Alternate Title: Aaah! Zombies!!
Review Date: 6/26/11
A clever twist on the worn out zombie genre that explores the zombie apocalypse from the point of view of the zombies. Unfortunately, the low budget execution and juvenile writing ruin any chance of it being entertaining. Military toxic waste finds its way into a soft serve ice cream machine at a bowling alley, where four friends eat it and turn into animated corpses. However, they don't realize that they're zombies, and they think that everyone else has gone mad. A chance meeting with a psychotic military man (who is also a zombie) confirms their suspicions, and he tells them the town is being infected by an experimental virus that the army has developed. It's up to them to stop the spread of the virus, which leads to predictably comedic shenanigans. When the zombies finally realize what they are and what their inevitable fate is, they band together and flee into the desert to find a place where they'll be safe from the judgement and persecution of outsiders.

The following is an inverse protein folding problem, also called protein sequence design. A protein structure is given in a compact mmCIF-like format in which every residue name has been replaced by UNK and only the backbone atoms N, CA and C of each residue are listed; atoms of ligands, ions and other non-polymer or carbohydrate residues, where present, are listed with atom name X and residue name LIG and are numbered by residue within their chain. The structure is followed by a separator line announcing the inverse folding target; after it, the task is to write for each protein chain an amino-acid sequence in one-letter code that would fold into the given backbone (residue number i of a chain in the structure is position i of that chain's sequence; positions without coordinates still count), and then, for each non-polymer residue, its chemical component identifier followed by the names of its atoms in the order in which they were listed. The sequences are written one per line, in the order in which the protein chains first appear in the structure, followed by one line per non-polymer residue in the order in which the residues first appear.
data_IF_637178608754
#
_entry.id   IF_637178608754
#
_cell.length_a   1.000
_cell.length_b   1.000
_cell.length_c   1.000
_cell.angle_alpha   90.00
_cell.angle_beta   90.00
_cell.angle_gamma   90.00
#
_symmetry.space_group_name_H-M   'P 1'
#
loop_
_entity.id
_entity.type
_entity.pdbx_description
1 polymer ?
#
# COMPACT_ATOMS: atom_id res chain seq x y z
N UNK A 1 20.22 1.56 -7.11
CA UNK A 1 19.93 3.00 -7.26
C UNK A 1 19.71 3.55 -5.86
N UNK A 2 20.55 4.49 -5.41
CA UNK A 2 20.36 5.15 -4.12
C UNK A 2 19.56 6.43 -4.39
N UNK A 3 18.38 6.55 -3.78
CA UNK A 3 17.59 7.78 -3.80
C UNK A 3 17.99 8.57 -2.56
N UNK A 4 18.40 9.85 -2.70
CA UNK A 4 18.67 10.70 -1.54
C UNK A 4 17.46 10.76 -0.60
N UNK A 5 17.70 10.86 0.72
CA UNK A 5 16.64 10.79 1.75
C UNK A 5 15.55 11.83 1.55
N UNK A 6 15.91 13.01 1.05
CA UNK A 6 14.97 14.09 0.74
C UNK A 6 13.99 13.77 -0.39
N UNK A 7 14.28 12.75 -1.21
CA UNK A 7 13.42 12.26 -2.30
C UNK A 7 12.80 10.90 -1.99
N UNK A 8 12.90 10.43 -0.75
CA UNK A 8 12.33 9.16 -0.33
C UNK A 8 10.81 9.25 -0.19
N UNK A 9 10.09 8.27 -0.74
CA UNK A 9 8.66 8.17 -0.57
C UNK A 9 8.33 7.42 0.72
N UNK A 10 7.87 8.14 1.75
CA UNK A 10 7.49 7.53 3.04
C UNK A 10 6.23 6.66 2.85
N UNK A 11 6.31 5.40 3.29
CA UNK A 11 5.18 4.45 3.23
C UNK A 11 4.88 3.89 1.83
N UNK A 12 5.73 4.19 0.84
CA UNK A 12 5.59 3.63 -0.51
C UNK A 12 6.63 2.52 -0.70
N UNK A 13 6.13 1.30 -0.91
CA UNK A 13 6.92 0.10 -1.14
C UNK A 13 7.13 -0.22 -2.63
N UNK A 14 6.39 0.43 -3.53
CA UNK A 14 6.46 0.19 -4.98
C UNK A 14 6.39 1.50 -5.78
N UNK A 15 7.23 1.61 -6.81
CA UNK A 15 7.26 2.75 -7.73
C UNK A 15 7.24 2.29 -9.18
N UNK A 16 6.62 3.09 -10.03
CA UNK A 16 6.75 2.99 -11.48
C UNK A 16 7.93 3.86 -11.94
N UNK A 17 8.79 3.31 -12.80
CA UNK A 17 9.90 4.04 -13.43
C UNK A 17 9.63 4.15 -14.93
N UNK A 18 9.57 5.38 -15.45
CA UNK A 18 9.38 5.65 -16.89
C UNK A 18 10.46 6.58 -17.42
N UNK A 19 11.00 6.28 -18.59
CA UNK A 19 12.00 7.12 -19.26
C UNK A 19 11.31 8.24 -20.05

The film's one clever gimmick is that it uses color vs. black and white to represent the viewpoints of the humans vs. the zombies. When the film is in black and white, we're seeing what normal people see, which is moaning, shuffling corpses with a craving for brains. When the film is in color, we're seeing the world as the zombies see it, which is "normal" since they think they're still human. Unfortunately, the characters are unlikable and the dialogue is atrocious. Only the over-the-top ramblings of the deluded army man provide any entertainment, and he's the only one who takes anything seriously. The other characters have their own mundane personal problems to deal with, including forbidden love and job interviews. The visual effects are competent, but mostly uninteresting. The film overstays its welcome by about thirty minutes, and the pacing is as slow and sluggish as the zombies are. The final act is especially absurd as the zombies realize their fate and attempt to take charge of their destiny. "Wasting Away" is clearly a film made by geeks, but like most geek entertainment, its cleverness and heavy handed self awareness fails to find an audience to resonate with.